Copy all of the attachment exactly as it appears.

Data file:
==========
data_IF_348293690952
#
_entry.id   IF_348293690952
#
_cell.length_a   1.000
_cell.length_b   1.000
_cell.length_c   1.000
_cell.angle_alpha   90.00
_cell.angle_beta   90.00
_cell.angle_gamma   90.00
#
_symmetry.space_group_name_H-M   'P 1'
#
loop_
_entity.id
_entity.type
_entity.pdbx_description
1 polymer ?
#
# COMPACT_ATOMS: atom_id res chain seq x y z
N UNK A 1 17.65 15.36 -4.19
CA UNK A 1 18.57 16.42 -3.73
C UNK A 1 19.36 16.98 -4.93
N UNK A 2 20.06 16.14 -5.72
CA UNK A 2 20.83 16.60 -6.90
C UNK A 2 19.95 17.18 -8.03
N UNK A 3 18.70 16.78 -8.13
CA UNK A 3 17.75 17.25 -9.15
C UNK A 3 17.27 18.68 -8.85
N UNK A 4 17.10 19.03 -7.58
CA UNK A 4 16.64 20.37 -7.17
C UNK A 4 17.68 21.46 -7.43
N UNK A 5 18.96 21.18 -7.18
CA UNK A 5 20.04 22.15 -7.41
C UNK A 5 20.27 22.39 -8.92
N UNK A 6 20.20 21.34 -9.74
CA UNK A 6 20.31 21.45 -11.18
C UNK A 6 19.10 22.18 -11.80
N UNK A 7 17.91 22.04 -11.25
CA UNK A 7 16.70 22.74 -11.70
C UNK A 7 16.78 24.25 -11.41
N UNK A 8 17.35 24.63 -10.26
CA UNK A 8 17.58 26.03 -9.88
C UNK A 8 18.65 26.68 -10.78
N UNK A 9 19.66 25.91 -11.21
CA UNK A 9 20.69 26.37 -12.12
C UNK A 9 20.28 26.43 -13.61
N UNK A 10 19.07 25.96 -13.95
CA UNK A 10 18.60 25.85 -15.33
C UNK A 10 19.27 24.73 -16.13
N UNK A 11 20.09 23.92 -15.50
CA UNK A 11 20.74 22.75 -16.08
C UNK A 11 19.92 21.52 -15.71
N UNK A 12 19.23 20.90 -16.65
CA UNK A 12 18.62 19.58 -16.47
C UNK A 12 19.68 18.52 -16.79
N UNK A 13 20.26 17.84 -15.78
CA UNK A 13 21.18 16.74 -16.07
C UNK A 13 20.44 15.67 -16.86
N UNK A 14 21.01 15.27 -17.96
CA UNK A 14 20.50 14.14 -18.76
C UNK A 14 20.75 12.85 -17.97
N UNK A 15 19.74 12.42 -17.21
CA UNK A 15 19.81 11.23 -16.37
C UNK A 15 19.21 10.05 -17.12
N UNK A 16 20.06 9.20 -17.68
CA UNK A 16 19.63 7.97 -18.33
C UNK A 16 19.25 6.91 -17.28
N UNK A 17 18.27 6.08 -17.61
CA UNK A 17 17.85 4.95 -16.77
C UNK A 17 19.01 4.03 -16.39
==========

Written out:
data_IF_348293690952
#
_entry.id   IF_348293690952
#
_cell.length_a   1.000
_cell.length_b   1.000
_cell.length_c   1.000
_cell.angle_alpha   90.00
_cell.angle_beta   90.00
_cell.angle_gamma   90.00
#
_symmetry.space_group_name_H-M   'P 1'
#
loop_
_entity.id
_entity.type
_entity.pdbx_description
1 polymer ?
#
# COMPACT_ATOMS: atom_id res chain seq x y z
N UNK A 1 17.65 15.36 -4.19
CA UNK A 1 18.57 16.42 -3.73
C UNK A 1 19.36 16.98 -4.93
N UNK A 2 20.06 16.14 -5.72
CA UNK A 2 20.83 16.60 -6.90
C UNK A 2 19.95 17.18 -8.03
N UNK A 3 18.70 16.78 -8.13
CA UNK A 3 17.75 17.25 -9.15
C UNK A 3 17.27 18.68 -8.85
N UNK A 4 17.10 19.03 -7.58
CA UNK A 4 16.64 20.37 -7.17
C UNK A 4 17.68 21.46 -7.43
N UNK A 5 18.96 21.18 -7.18
CA UNK A 5 20.04 22.15 -7.41
C UNK A 5 20.27 22.39 -8.92
N UNK A 6 20.20 21.34 -9.74
CA UNK A 6 20.31 21.45 -11.18
C UNK A 6 19.10 22.18 -11.80
N UNK A 7 17.91 22.04 -11.25
CA UNK A 7 16.70 22.74 -11.70
C UNK A 7 16.78 24.25 -11.41
N UNK A 8 17.35 24.63 -10.26
CA UNK A 8 17.58 26.03 -9.88
C UNK A 8 18.65 26.68 -10.78
N UNK A 9 19.66 25.91 -11.21
CA UNK A 9 20.69 26.37 -12.12
C UNK A 9 20.28 26.43 -13.61
N UNK A 10 19.07 25.96 -13.95
CA UNK A 10 18.60 25.85 -15.33
C UNK A 10 19.27 24.73 -16.13
N UNK A 11 20.09 23.92 -15.50
CA UNK A 11 20.74 22.75 -16.08
C UNK A 11 19.92 21.52 -15.71
N UNK A 12 19.23 20.90 -16.65
CA UNK A 12 18.62 19.58 -16.47
C UNK A 12 19.68 18.52 -16.79
N UNK A 13 20.26 17.84 -15.78
CA UNK A 13 21.18 16.74 -16.07
C UNK A 13 20.44 15.67 -16.86
N UNK A 14 21.01 15.27 -17.96
CA UNK A 14 20.50 14.14 -18.76
C UNK A 14 20.75 12.85 -17.97
N UNK A 15 19.74 12.42 -17.21
CA UNK A 15 19.81 11.23 -16.37
C UNK A 15 19.21 10.05 -17.12
N UNK A 16 20.06 9.20 -17.68
CA UNK A 16 19.63 7.97 -18.33
C UNK A 16 19.25 6.91 -17.28
N UNK A 17 18.27 6.08 -17.61
CA UNK A 17 17.85 4.95 -16.77
C UNK A 17 19.01 4.03 -16.39